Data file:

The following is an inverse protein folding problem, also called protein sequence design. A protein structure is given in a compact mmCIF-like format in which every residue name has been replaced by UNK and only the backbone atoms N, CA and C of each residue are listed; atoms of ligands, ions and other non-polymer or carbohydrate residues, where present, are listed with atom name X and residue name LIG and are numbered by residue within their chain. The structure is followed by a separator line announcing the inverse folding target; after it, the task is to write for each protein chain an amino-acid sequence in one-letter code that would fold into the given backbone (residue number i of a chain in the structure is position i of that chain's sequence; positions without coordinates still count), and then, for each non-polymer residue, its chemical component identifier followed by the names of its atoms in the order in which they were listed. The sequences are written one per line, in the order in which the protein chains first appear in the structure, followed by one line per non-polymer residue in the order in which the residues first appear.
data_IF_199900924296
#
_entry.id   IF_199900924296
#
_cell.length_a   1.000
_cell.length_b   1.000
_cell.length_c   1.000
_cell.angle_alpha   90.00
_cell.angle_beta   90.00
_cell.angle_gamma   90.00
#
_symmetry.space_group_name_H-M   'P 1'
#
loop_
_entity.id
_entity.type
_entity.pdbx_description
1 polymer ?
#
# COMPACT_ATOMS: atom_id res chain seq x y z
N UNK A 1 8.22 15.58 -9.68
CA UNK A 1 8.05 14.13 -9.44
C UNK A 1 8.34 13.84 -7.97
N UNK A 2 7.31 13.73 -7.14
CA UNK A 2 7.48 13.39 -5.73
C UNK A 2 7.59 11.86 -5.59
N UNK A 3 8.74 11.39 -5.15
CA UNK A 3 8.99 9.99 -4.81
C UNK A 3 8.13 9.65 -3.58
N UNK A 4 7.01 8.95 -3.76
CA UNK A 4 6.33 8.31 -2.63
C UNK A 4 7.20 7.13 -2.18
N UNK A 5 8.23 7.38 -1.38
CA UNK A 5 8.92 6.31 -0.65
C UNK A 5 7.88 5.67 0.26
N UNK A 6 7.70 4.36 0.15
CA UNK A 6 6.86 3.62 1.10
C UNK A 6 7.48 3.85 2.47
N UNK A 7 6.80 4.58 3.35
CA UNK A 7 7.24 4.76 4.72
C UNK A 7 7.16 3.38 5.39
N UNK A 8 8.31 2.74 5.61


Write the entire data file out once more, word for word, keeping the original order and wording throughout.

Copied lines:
The following is an inverse protein folding problem, also called protein sequence design. A protein structure is given in a compact mmCIF-like format in which every residue name has been replaced by UNK and only the backbone atoms N, CA and C of each residue are listed; atoms of ligands, ions and other non-polymer or carbohydrate residues, where present, are listed with atom name X and residue name LIG and are numbered by residue within their chain. The structure is followed by a separator line announcing the inverse folding target; after it, the task is to write for each protein chain an amino-acid sequence in one-letter code that would fold into the given backbone (residue number i of a chain in the structure is position i of that chain's sequence; positions without coordinates still count), and then, for each non-polymer residue, its chemical component identifier followed by the names of its atoms in the order in which they were listed. The sequences are written one per line, in the order in which the protein chains first appear in the structure, followed by one line per non-polymer residue in the order in which the residues first appear.
data_IF_199900924296
#
_entry.id   IF_199900924296
#
_cell.length_a   1.000
_cell.length_b   1.000
_cell.length_c   1.000
_cell.angle_alpha   90.00
_cell.angle_beta   90.00
_cell.angle_gamma   90.00
#
_symmetry.space_group_name_H-M   'P 1'
#
loop_
_entity.id
_entity.type
_entity.pdbx_description
1 polymer ?
#
# COMPACT_ATOMS: atom_id res chain seq x y z
N UNK A 1 8.22 15.58 -9.68
CA UNK A 1 8.05 14.13 -9.44
C UNK A 1 8.34 13.84 -7.97
N UNK A 2 7.31 13.73 -7.14
CA UNK A 2 7.48 13.39 -5.73
C UNK A 2 7.59 11.86 -5.59
N UNK A 3 8.74 11.39 -5.15
CA UNK A 3 8.99 9.99 -4.81
C UNK A 3 8.13 9.65 -3.58
N UNK A 4 7.01 8.95 -3.76
CA UNK A 4 6.33 8.31 -2.63
C UNK A 4 7.20 7.13 -2.18
N UNK A 5 8.23 7.38 -1.38
CA UNK A 5 8.92 6.31 -0.65
C UNK A 5 7.88 5.67 0.26
N UNK A 6 7.70 4.36 0.15
CA UNK A 6 6.86 3.62 1.10
C UNK A 6 7.48 3.85 2.47
N UNK A 7 6.80 4.58 3.35
CA UNK A 7 7.24 4.76 4.72
C UNK A 7 7.16 3.38 5.39
N UNK A 8 8.31 2.74 5.61